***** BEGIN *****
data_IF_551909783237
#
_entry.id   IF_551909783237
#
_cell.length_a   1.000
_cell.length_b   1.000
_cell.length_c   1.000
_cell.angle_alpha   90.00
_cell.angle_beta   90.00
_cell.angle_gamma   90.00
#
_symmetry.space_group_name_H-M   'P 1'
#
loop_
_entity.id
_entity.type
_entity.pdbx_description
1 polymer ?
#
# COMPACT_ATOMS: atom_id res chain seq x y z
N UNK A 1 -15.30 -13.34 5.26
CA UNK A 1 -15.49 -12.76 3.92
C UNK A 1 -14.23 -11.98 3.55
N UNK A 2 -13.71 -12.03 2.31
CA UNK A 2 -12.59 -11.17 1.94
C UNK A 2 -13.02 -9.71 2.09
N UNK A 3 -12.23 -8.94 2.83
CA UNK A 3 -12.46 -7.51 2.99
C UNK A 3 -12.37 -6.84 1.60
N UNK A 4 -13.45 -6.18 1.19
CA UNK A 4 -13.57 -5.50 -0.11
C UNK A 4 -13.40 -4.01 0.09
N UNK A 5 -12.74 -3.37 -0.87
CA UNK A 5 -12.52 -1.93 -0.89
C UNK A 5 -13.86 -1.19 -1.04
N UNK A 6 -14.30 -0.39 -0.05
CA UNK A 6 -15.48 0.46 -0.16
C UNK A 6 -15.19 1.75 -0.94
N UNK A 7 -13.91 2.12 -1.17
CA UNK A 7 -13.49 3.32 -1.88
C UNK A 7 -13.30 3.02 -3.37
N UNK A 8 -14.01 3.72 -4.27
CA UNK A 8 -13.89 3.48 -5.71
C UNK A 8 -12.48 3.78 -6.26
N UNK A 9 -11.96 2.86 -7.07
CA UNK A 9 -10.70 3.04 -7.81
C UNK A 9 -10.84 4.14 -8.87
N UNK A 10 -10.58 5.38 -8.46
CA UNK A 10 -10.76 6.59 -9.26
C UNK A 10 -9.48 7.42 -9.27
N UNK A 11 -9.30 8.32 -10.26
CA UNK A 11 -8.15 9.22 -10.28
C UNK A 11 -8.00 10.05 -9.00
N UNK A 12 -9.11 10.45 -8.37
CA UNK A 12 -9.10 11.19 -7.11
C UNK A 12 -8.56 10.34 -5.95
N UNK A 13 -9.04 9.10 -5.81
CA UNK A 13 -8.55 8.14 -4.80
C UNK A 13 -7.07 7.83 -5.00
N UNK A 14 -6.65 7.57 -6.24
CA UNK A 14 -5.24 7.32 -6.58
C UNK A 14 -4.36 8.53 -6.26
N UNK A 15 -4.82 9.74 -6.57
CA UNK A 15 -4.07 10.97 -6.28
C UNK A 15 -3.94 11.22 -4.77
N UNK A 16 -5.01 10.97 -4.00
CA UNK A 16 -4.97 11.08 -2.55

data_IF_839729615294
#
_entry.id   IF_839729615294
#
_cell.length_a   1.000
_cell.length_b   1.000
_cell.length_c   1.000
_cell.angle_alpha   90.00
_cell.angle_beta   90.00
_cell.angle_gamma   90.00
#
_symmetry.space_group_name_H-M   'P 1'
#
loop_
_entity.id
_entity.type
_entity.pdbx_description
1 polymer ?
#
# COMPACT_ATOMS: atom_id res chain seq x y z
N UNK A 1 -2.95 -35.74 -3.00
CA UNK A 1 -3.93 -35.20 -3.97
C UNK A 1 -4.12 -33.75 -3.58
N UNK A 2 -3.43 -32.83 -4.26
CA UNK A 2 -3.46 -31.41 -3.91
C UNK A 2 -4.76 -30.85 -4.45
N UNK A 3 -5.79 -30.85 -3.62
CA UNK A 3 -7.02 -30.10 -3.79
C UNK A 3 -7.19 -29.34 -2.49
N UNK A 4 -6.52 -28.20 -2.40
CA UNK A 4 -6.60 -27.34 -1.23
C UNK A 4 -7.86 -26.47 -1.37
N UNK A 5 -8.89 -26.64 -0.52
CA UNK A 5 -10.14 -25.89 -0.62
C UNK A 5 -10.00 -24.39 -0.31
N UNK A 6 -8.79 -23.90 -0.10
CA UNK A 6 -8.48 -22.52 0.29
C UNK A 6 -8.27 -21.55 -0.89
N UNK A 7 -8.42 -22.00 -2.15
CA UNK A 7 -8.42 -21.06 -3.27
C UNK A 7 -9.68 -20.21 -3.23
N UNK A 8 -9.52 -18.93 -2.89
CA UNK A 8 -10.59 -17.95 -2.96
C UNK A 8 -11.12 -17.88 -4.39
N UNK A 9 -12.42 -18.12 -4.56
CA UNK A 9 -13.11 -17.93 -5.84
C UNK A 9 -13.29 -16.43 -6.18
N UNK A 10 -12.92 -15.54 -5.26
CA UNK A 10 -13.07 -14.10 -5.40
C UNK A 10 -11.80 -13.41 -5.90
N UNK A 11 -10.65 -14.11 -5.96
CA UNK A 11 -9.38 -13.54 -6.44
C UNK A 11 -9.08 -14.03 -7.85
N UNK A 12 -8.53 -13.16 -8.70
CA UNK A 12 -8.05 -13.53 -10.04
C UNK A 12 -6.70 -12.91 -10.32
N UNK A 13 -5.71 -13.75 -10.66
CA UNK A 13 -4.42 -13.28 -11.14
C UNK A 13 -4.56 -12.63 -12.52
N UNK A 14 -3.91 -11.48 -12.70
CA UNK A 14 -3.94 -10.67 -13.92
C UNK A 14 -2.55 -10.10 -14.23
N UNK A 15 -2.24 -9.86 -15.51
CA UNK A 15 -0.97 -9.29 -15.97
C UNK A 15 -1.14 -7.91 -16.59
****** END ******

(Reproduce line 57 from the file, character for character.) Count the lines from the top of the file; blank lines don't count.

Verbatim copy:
N UNK A 13 -9.04 9.10 -5.81